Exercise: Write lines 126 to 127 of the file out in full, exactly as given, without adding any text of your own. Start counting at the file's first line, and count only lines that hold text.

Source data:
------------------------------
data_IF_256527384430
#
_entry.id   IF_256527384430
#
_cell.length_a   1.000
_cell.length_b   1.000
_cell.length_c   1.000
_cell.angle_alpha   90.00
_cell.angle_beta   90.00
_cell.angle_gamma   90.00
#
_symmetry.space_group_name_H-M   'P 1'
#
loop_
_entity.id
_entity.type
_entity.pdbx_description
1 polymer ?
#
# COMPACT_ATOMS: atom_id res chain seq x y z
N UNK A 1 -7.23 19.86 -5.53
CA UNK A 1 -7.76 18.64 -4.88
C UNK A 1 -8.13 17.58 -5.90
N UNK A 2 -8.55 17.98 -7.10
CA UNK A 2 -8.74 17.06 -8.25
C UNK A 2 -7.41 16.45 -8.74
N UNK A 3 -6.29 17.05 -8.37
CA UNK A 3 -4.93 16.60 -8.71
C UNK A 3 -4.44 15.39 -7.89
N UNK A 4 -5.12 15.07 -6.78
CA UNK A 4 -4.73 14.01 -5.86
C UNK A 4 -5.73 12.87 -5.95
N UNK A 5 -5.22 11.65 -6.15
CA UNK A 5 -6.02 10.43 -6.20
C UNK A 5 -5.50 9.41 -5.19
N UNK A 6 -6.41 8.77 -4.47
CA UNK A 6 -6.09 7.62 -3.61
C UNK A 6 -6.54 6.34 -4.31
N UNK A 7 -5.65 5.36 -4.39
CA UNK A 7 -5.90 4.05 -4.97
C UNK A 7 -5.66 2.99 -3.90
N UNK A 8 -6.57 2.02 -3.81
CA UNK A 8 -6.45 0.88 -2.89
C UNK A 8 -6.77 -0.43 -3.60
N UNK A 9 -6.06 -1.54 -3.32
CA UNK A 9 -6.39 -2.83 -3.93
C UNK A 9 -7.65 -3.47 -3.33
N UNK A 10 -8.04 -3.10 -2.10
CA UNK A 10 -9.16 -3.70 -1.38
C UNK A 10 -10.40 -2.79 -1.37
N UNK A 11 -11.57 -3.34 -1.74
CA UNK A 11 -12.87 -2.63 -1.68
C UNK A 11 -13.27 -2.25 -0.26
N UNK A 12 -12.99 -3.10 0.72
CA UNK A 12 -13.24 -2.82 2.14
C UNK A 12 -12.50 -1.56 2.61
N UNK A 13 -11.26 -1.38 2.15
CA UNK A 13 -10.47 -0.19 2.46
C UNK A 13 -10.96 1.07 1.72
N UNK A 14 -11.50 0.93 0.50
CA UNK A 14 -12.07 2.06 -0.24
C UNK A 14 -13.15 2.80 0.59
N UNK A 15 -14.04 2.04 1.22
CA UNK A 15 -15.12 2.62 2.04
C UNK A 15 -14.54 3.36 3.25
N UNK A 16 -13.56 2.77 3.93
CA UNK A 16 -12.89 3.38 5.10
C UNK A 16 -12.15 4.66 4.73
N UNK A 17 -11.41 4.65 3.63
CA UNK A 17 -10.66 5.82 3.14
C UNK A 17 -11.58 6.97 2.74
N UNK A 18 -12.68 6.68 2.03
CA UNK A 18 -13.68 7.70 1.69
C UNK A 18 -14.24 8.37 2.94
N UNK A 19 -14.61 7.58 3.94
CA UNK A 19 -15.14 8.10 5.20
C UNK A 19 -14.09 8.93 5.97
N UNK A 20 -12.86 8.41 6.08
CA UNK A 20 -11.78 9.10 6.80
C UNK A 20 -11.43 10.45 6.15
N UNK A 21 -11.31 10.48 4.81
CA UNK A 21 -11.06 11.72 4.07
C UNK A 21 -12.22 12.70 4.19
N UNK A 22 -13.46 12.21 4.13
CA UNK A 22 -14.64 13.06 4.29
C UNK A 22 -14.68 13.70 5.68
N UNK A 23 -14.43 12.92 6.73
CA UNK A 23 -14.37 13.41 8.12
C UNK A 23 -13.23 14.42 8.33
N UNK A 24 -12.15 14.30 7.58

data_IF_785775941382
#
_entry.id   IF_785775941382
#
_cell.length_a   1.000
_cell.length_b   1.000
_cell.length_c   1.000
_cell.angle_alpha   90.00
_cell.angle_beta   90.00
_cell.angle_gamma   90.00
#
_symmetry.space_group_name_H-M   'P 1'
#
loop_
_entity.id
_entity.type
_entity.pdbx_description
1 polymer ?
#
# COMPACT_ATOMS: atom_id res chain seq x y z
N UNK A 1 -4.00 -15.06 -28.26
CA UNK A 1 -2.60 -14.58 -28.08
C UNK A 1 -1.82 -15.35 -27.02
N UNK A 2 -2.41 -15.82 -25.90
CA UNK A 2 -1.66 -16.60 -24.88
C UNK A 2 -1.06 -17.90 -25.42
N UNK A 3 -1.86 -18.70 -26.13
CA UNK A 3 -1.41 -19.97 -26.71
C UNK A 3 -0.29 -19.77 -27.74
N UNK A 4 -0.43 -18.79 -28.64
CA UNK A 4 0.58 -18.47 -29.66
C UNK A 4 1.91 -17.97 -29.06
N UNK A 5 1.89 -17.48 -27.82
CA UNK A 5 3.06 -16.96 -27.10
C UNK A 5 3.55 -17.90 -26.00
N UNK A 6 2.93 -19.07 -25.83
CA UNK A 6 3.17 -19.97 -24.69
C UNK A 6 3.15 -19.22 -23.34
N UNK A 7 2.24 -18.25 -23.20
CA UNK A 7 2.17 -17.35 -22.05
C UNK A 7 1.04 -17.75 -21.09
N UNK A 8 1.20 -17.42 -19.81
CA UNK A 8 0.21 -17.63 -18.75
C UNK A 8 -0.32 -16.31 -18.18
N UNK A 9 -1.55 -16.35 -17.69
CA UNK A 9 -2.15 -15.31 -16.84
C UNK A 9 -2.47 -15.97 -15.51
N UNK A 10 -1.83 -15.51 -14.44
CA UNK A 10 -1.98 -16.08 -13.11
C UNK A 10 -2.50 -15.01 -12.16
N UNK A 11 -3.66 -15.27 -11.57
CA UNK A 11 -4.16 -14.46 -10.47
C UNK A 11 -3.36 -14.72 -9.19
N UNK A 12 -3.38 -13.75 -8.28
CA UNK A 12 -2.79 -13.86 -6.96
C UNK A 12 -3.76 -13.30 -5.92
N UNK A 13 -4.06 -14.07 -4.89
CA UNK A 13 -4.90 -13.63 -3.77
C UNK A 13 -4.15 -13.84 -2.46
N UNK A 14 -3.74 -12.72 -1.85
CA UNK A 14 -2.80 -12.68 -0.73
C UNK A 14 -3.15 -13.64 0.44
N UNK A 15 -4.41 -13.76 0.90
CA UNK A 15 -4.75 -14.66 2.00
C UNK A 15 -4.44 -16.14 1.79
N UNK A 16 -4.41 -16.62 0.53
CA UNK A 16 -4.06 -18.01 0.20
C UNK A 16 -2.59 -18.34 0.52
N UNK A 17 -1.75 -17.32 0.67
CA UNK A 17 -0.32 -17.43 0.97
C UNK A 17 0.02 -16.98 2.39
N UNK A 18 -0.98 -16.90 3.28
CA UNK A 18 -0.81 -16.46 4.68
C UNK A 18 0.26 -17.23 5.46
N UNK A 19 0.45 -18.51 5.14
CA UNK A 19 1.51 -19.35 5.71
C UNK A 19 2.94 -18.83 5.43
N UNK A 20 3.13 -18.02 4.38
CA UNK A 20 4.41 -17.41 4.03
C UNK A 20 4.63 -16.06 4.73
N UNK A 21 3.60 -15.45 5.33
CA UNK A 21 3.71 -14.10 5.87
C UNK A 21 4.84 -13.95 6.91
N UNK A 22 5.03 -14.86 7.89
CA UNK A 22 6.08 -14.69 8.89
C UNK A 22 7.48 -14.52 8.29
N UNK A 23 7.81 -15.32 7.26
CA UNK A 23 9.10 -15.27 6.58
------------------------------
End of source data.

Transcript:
N UNK A 6 2.93 -19.07 -25.83
CA UNK A 6 3.17 -19.97 -24.69